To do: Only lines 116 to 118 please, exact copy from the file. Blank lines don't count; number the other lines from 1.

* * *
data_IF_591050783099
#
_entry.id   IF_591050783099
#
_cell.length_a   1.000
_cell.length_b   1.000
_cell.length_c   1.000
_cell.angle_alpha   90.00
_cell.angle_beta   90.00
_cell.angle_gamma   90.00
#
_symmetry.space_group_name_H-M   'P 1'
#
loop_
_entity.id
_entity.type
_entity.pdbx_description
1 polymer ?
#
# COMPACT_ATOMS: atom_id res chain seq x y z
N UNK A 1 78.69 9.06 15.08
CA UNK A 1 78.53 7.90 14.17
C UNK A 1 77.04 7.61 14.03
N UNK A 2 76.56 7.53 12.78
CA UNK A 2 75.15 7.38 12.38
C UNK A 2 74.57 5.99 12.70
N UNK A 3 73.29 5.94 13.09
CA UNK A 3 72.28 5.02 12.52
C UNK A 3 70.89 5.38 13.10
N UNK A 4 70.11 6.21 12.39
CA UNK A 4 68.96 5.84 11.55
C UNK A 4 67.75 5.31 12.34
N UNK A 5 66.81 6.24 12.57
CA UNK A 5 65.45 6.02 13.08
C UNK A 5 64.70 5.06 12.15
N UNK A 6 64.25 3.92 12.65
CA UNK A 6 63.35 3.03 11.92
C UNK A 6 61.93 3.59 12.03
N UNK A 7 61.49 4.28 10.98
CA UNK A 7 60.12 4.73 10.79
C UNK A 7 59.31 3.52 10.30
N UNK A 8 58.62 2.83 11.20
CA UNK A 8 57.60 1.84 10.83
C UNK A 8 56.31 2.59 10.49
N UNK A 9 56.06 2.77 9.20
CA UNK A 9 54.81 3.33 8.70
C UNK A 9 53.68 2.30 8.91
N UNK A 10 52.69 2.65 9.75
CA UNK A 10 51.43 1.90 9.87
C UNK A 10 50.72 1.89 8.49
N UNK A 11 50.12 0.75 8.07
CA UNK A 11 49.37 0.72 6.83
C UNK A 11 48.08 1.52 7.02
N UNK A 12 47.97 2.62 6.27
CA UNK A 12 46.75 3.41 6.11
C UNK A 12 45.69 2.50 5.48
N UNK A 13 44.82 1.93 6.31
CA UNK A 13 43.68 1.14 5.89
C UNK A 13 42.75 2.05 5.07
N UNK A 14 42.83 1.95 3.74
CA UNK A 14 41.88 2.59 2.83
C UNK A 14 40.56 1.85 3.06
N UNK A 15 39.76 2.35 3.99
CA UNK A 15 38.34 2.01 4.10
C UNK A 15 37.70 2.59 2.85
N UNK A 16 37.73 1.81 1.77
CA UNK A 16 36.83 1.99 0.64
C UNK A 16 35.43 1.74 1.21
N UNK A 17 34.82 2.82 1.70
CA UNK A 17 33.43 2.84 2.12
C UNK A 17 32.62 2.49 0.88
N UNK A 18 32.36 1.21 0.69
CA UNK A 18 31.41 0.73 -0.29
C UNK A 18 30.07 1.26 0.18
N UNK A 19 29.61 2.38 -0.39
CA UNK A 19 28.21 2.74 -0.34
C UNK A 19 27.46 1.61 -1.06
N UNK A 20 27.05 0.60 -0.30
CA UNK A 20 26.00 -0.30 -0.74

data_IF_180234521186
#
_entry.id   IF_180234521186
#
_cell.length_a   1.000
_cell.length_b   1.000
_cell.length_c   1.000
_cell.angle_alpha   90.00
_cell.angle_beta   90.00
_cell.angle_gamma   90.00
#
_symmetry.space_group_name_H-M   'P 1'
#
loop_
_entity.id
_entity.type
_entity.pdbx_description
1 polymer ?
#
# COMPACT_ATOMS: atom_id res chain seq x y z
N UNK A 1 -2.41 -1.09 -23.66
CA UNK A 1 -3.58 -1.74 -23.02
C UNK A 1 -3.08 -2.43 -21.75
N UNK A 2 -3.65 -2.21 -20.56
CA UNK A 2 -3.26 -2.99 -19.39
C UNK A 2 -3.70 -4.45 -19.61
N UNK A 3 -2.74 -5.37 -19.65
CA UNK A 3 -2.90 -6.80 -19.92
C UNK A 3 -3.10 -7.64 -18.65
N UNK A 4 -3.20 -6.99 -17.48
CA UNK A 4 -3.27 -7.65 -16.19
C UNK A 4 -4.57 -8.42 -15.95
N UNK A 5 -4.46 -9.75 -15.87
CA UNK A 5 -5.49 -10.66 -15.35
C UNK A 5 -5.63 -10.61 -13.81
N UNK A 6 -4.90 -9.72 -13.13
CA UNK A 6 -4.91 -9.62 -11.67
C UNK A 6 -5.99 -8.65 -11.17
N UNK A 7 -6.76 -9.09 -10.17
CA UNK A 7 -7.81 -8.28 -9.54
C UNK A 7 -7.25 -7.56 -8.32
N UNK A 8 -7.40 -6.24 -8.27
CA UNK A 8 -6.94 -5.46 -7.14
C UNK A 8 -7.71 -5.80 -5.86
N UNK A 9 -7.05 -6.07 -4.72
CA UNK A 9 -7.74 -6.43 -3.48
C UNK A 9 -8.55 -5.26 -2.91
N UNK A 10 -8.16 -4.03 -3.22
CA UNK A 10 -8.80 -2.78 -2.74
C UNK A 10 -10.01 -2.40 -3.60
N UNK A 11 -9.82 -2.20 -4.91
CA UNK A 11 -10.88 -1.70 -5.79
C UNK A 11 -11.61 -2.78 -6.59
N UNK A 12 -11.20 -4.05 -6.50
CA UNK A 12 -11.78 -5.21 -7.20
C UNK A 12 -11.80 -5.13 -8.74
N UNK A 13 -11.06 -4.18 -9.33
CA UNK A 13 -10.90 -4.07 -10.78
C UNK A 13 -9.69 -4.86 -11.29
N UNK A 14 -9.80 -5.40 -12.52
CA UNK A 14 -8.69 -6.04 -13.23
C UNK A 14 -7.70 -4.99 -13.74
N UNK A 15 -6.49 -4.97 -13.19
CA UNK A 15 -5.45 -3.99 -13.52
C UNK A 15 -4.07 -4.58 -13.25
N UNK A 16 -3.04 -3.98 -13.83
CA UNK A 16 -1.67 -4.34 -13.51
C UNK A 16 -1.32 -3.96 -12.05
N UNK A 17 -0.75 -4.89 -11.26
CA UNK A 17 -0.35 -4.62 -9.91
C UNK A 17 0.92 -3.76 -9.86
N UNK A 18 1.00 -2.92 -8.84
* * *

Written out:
CA UNK A 6 -4.91 -9.62 -11.67
C UNK A 6 -5.99 -8.65 -11.17
N UNK A 7 -6.76 -9.09 -10.17